Friday, February 20, 2009

The Totalization of Shadows, Part XV

Though we have on some occasions in passing used or mentioned someone else’s definitions of Totalization, we have avoided relying on them, nor have we made any serious attempt to modify these definitions for our own purpose, or to make our own formal or strict definition, starting from scratch, so to speak. Though I refuse to uncritically accept any of them, I prefer to proceed by honoring all of the various meanings and connotations (not definitions) of Totalization which float around like sea urchins or jelly fish in the mare populi in which I swim. Can this be productive, let alone more productive?

For assured productivty, we could start out with a very simple schema (or definition?): there is an S and an O, defined in a variety of ways, in a variety of relationships, which together form, in some place and time, a Totality, a historical formation. This simple arrangement does offer an enormous number of conceptual possibilities to toy around with and rearrange—there is nothing static about the scheme, on the face of it. The scheme is also not “negative”…It has yielded a great deal of “positive” results.

And yet we suspect there is something oppressive, blocking, and freezing in it somewhere.(In other words, something unproductive, not conducive to creativity or movement.) What? It isn't everything about the schema,obviously--it is productive of some things in some ways. Totalization isn't totally unproductive. What prevents us from being content with the range of both theory and practice this scheme gives us?(The Totalization of theory and practice our own historical formation provides. It is undoubtedly more rich than at any other time in history.*) What could be insufficient with this range? Surely we are far from exhausting all it offers.(Also, I want to be clear on this point: I don't take seriously the idea of the schema being faulty because it offers only some specific range...I don't believe in the existence of an "all-range".) Rather than working within it, why would we ever think it more valuable to contest it? Working within it, a great deal is realizable. Working against it, failure and waste are the most likely outcomes. Working against it, we may not even be "working". (We might be feverish in psychosis.) Are there truly good reasons for dissatisfaction with “a great deal”?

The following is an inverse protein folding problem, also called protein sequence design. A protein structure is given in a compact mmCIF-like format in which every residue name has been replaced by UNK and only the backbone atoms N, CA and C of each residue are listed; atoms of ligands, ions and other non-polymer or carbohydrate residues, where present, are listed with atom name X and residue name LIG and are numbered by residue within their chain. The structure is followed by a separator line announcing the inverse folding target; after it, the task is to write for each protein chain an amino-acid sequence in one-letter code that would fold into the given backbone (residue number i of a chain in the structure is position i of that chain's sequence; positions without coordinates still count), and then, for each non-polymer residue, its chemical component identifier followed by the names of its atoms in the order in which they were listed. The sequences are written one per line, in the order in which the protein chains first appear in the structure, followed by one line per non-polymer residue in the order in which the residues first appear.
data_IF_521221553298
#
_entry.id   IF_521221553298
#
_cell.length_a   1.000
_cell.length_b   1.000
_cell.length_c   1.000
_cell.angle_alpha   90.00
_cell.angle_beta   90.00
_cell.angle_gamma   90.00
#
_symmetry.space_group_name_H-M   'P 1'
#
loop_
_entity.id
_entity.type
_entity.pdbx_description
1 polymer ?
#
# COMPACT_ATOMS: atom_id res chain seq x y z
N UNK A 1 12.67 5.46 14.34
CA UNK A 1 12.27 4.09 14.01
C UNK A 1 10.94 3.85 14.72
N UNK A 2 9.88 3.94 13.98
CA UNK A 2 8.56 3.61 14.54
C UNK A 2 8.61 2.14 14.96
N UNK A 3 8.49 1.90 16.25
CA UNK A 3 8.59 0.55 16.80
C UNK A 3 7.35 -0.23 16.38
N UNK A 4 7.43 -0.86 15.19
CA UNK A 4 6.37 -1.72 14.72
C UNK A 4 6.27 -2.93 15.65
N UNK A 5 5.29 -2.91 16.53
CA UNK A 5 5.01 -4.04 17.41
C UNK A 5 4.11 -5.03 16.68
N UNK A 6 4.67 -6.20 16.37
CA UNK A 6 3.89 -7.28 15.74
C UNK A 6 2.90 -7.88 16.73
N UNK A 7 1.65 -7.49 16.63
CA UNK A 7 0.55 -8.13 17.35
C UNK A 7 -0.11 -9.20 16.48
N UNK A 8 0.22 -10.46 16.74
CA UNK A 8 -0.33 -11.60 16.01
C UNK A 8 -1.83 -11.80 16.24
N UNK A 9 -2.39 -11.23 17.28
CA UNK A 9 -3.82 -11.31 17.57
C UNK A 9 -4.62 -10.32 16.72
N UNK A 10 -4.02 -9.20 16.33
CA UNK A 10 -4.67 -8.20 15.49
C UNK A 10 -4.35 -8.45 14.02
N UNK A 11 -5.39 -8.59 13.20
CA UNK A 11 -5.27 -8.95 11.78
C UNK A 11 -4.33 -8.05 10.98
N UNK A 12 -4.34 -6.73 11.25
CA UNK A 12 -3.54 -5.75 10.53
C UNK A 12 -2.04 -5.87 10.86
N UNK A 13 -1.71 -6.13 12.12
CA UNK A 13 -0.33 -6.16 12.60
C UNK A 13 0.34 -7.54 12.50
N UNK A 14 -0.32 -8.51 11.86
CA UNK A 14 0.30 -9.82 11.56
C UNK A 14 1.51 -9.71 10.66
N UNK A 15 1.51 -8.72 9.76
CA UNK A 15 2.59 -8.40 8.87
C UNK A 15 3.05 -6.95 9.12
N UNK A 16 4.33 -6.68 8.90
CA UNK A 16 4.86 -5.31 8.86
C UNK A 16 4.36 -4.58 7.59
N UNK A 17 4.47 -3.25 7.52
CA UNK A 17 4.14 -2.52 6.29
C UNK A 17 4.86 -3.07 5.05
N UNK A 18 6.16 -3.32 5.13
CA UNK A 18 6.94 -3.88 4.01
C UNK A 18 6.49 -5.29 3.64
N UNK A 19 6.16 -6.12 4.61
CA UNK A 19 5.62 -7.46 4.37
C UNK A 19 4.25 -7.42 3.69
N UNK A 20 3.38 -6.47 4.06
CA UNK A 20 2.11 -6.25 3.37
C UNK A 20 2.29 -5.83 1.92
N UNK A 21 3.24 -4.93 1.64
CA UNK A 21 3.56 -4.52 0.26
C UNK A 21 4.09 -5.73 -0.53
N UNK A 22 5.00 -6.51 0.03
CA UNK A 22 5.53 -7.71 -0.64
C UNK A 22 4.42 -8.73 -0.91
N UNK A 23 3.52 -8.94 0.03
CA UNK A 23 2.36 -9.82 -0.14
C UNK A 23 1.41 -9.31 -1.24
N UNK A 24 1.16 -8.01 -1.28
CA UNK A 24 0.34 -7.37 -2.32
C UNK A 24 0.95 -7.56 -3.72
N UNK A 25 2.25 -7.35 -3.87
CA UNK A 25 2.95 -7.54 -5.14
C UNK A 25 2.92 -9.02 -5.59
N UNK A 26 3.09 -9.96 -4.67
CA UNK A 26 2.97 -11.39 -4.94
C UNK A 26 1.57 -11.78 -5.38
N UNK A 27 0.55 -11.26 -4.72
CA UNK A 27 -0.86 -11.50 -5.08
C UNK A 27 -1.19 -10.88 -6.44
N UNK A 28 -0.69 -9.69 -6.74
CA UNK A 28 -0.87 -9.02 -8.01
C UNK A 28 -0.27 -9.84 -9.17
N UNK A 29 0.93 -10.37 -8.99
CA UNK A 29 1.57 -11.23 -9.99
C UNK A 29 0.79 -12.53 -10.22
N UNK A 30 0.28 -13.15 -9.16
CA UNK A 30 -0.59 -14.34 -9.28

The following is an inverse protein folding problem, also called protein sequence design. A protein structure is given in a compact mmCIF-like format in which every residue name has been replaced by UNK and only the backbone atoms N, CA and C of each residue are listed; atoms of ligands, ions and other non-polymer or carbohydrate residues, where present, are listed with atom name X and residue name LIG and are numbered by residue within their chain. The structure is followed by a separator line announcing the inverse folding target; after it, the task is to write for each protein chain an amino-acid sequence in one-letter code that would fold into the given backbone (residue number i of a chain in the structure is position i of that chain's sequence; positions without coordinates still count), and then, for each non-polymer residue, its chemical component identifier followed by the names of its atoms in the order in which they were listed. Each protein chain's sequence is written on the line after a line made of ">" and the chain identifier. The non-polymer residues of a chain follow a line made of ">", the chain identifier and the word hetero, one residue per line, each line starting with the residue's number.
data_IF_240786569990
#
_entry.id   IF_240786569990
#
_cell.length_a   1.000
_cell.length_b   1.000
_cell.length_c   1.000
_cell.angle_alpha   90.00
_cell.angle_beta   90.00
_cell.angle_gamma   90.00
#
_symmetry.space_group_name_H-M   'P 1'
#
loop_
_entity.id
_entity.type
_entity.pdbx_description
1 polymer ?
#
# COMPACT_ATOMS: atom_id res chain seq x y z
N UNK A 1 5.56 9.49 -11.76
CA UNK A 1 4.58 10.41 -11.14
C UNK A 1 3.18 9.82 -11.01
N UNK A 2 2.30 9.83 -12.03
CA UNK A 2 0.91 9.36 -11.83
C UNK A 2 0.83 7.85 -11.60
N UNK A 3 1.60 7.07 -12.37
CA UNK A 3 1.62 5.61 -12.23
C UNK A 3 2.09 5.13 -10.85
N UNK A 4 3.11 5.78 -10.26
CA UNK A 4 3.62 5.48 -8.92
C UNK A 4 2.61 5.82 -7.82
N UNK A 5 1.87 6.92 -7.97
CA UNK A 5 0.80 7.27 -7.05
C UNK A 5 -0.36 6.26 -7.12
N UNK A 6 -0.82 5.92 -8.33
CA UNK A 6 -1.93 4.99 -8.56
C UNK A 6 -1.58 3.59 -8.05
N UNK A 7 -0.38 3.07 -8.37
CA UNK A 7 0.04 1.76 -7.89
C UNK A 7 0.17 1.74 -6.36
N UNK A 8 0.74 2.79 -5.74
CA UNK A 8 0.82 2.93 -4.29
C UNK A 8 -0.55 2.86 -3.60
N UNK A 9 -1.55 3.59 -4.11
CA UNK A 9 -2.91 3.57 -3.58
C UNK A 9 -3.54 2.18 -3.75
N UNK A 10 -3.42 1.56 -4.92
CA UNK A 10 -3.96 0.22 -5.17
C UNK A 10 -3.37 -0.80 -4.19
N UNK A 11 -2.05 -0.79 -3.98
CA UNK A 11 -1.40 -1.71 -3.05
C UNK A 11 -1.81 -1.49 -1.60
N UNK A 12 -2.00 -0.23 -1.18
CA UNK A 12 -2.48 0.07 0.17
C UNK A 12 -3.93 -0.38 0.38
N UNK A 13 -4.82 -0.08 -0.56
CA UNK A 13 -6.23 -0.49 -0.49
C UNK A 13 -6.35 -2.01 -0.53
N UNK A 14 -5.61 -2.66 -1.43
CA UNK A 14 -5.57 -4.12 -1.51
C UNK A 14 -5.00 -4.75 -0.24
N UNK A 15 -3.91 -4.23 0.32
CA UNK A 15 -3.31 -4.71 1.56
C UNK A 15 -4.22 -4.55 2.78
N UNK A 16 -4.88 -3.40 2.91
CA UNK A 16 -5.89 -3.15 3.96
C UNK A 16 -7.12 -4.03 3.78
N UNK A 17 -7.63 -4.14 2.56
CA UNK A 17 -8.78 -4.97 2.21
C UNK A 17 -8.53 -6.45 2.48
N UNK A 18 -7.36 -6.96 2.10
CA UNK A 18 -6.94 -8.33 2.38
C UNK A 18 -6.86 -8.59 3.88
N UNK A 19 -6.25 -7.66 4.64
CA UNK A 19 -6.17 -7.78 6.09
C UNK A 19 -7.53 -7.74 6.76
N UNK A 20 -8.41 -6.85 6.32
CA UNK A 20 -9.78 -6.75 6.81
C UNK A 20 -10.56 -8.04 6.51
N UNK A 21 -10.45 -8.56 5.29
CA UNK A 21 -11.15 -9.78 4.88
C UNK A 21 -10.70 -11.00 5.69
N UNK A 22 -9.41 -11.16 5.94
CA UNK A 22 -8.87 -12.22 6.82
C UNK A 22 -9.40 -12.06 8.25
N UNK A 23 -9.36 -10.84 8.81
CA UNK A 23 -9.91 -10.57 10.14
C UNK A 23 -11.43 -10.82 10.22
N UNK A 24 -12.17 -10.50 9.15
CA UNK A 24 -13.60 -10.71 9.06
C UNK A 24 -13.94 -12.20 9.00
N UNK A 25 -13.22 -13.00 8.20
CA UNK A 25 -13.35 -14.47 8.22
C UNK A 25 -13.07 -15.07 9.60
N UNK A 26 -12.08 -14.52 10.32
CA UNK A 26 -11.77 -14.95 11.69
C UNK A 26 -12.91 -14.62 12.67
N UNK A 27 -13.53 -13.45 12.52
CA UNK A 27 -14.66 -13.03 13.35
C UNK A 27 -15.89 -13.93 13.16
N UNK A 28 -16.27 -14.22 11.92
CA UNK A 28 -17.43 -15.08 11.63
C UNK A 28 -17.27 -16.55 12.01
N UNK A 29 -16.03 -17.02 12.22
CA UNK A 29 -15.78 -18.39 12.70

*I might have to qualify this by saying 30-40 years ago it was more rich than at any other time in history--my opinion is we've suffered a serious and global retrenchment, retreat in the meantime. However, this doesn't change the problem I want to focus on, though from a polemical point of view it complicates it because a lot of people see my approach to the problem as part of the cause of the retrenchment, rather than as a way out.


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